21 July 2014 (released)
11 July 2014
This is an album that initially had me asking the question of why anyone would think that an album inspired by one of the greatest and most iconic prog albums of all time and made in the same format and almost with the same personnel would be worth the candle. Then I agreed to speak to the man himself, Rob Reed of Magenta & Kompendium fame, and listen to the album.
Now I have to admit that the album has totally blown me away – it isn’t a pastiche or even really an homage; this is a piece that stands on its own merits and one that I am still finding new things in after maybe a dozen full listens.
The album is in two pieces, each around twenty minutes long and Mr Reed plays all the instruments from the various keyboards, through many guitars and percussion as well as woodwind. The only thing he didn’t do was to sing and for that he brought in the acclaimed Synergy Vocals after their work with Philip Glass and Steve Reich. No samples and no fake instruments and all of the recording glitches like timing errors and tuning problems left in to ensure that the organic nature of the music was maintained.
Two things really took me aback here: one was that he was capable of learning all the instruments and playing them to a surprisingly good standard and the second was that this actually works – brilliantly.
Reed says "I just had a blind confidence that I could play them all. I owned all the guitars, etc in my own studio but had to hire the larger percussion instruments, like timpani's and tubular bells, so the lead percussionist of the Welsh National Orchestra turned up with a lorry full of the most expensive percussion. For two days he frowned as I made my way through playing these instruments, like a kid in a sweet shop. Whenever I struggled he continued to ask if I wanted him to play them. I replied that I couldn't, as it would break the pledge of making the album by myself.. Everything is played by hand by myself, except for guest vocalists, Synergy Vocals."
The music is complex but it has an almost folky vibe to it. You find yourself dancing a jig more than once and there is a bounce and a jaunty swagger in parts but there is also a darker undertone to parts. The second track touches on Elizabethan forms and his guitar playing is strident and powerful but the melodies are beautiful and strong and the playing brings them alive.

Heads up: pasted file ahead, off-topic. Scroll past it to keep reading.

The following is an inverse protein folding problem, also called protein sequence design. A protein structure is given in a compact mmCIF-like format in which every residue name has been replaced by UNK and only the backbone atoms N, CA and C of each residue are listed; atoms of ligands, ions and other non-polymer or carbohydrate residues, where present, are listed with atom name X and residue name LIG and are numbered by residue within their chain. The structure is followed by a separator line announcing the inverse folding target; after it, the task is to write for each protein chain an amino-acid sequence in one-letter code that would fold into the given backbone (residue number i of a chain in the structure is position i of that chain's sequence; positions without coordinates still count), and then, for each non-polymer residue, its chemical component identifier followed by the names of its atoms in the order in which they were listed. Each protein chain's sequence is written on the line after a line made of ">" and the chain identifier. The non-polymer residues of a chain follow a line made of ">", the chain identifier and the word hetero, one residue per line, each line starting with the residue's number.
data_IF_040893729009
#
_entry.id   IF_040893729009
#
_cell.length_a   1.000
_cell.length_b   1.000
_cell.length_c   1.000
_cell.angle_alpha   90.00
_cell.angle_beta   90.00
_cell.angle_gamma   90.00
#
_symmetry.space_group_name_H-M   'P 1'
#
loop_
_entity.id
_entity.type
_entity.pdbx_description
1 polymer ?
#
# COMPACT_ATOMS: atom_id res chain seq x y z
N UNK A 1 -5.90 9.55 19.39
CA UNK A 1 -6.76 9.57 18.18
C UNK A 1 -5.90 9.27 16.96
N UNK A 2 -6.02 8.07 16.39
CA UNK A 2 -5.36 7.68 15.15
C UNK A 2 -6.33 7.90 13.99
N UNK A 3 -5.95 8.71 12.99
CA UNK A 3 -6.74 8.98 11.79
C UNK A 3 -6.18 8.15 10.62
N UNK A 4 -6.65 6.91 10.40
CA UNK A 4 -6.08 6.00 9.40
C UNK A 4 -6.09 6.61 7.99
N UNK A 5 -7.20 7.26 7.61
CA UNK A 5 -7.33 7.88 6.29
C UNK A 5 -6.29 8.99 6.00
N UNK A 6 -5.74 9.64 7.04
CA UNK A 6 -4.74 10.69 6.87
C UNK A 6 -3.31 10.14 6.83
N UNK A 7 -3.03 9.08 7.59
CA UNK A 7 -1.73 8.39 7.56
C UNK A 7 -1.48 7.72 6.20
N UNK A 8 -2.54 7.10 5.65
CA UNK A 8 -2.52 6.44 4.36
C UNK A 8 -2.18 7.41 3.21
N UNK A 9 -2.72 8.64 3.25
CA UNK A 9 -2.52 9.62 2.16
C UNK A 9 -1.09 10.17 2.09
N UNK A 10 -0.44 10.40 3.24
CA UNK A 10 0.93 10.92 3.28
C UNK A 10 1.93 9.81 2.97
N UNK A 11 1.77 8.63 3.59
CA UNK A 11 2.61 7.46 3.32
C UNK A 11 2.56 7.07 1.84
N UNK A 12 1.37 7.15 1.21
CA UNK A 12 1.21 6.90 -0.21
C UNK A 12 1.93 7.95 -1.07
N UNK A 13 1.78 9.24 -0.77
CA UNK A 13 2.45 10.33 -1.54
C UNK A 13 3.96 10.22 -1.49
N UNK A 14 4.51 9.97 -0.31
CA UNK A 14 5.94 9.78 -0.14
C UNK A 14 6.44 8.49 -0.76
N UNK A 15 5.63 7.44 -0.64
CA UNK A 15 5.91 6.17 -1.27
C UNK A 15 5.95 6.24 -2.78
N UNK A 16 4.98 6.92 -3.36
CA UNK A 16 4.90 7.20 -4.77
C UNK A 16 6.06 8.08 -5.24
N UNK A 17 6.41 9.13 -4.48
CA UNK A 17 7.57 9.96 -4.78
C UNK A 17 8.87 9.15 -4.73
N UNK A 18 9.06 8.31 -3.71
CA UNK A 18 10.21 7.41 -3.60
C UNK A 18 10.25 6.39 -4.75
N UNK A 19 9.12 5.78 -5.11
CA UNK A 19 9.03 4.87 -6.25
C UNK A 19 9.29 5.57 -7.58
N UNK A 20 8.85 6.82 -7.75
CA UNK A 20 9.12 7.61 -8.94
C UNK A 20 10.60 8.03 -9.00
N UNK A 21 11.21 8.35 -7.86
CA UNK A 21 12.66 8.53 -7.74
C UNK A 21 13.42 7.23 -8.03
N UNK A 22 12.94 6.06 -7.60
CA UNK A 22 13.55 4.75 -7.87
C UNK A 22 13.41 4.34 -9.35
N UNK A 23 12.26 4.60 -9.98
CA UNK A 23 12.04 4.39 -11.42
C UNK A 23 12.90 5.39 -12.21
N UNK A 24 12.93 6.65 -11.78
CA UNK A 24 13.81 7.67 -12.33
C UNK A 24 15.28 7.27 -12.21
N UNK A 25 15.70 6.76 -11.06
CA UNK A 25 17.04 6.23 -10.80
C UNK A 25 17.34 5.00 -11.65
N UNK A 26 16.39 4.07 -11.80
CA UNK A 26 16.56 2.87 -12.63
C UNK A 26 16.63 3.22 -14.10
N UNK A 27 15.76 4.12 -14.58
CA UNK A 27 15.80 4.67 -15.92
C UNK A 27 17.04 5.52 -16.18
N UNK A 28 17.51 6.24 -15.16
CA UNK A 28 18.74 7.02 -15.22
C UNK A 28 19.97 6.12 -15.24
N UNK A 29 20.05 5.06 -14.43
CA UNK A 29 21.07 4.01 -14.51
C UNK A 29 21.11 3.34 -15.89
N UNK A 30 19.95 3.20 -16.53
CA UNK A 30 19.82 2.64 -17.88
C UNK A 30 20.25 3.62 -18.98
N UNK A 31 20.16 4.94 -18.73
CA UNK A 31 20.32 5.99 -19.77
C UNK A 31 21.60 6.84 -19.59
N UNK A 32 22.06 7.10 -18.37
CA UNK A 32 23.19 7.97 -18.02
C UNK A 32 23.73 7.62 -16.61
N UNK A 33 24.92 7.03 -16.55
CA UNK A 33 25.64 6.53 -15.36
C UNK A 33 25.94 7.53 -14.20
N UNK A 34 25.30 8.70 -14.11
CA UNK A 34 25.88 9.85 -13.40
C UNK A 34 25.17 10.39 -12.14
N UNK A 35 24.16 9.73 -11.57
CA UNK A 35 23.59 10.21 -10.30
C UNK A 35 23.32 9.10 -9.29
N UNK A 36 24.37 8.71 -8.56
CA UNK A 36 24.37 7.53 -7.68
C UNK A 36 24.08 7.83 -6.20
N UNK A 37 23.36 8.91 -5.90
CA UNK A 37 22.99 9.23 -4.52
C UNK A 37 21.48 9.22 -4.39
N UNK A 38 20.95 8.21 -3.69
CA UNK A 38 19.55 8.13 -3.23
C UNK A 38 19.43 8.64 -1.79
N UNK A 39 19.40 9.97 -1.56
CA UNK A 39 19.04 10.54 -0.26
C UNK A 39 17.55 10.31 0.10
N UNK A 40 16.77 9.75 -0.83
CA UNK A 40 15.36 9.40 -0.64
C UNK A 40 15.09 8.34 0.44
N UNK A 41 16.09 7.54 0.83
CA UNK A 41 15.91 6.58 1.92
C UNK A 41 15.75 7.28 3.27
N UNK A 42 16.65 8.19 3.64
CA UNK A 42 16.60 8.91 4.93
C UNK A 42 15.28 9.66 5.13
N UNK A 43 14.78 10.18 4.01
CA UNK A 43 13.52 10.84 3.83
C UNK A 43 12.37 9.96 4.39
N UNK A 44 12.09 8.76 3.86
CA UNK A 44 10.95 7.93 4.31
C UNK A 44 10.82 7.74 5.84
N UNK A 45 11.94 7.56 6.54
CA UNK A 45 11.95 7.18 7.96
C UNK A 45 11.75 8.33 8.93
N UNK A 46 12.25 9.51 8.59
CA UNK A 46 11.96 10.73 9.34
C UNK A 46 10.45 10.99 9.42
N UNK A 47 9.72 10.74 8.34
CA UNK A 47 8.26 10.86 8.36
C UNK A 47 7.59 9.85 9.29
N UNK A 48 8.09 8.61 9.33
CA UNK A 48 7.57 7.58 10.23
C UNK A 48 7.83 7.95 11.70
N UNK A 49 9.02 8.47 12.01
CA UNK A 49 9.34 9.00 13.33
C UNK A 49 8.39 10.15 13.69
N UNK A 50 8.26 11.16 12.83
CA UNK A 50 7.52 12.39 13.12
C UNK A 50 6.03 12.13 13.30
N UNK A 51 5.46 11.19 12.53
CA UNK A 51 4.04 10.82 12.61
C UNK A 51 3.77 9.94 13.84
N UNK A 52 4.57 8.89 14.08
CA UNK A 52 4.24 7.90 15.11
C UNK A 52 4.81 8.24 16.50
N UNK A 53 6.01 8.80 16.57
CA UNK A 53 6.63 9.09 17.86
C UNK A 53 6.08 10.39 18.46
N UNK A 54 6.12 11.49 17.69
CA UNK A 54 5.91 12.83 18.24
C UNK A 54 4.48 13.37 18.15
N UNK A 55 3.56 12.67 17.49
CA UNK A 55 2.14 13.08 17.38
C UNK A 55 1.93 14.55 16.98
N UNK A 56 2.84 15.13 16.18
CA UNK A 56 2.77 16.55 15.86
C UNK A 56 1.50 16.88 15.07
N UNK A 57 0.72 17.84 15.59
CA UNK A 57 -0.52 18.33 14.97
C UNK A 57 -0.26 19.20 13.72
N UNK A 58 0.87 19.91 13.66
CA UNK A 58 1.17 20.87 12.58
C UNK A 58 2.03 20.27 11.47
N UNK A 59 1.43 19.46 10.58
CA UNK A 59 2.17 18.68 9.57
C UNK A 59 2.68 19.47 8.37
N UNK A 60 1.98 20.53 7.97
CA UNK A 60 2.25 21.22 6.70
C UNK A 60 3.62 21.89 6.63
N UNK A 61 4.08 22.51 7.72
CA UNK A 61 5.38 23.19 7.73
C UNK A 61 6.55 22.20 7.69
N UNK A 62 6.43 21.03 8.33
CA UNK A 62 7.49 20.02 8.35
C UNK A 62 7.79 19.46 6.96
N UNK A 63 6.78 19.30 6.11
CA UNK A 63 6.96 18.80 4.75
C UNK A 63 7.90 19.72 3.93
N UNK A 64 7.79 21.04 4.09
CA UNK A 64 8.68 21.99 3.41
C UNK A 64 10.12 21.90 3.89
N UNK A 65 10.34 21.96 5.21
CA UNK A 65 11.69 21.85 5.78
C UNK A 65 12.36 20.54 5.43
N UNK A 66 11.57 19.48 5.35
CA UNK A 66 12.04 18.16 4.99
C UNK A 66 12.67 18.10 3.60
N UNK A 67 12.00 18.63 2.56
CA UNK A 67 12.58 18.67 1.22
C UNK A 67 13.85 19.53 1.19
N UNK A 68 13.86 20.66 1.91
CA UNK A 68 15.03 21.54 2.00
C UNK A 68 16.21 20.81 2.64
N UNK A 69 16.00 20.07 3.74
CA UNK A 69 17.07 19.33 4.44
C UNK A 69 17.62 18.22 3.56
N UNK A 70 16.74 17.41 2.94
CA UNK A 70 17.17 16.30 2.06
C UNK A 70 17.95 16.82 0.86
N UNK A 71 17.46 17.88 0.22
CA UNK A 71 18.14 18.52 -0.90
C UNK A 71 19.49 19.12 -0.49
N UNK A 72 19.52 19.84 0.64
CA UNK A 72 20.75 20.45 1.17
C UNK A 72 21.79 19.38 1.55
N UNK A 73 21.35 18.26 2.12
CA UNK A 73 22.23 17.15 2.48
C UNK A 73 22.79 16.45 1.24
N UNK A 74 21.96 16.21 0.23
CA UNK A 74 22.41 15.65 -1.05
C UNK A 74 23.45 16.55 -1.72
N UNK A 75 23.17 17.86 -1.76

The album is mastered by Simon Heyworth, one of the original producers of the original ‘Tubular Bells’ and it is also co-produced by Tom Newman – the other.
Reed again: "Simon told me when he heard it, he closed his eyes and was back in the Manor Studios in 1973 and commented on how well it was executed. I contacted Tom to ask if he could offer any advice on the mix or production, and when we finally spoke, he was really complimentary and offered to get involved in the production and mixing; he also had loads of ideas about structure and arrangements. He has been invaluable with his insight and was always there when I was struggling to finish the album. All the timing errors and tuning errors are left in. it was real".
Tom Newman says: "I really enjoyed working on this - I had carte blanche and just enjoyed sculpting the sounds into shape, and placing all the beautifully crafted parts in the right places in the musical landscape . . ."
I asked Reed about the title and he explained that growing up in the Rhondda Valley (Wales) was a difficult place for a youngster whose passion was music. “I used to sit alone all day with my headphones and music was a kind of sanctuary for me. I heard Tubular Bells when I was seven and it has always been the music that inspired me – from that point on I wanted to be a musician”
Rob made the decision in January 2013 to utilise his abilities as a multi-instrumentalist and create an album in the style of Tubular Bells; he recalls: "The next four weeks were a blur as the music just came out. It turned out to be the most enjoyable album I've made. I wanted to play all the instruments, and for all of them to be real; no synthesised or sampled instruments, just the real thing."
Given that over forty years has passed since the first time I heard ‘Tubular Bells’ this album definitely brought the original to mind but as I said earlier, it stands on its own merits.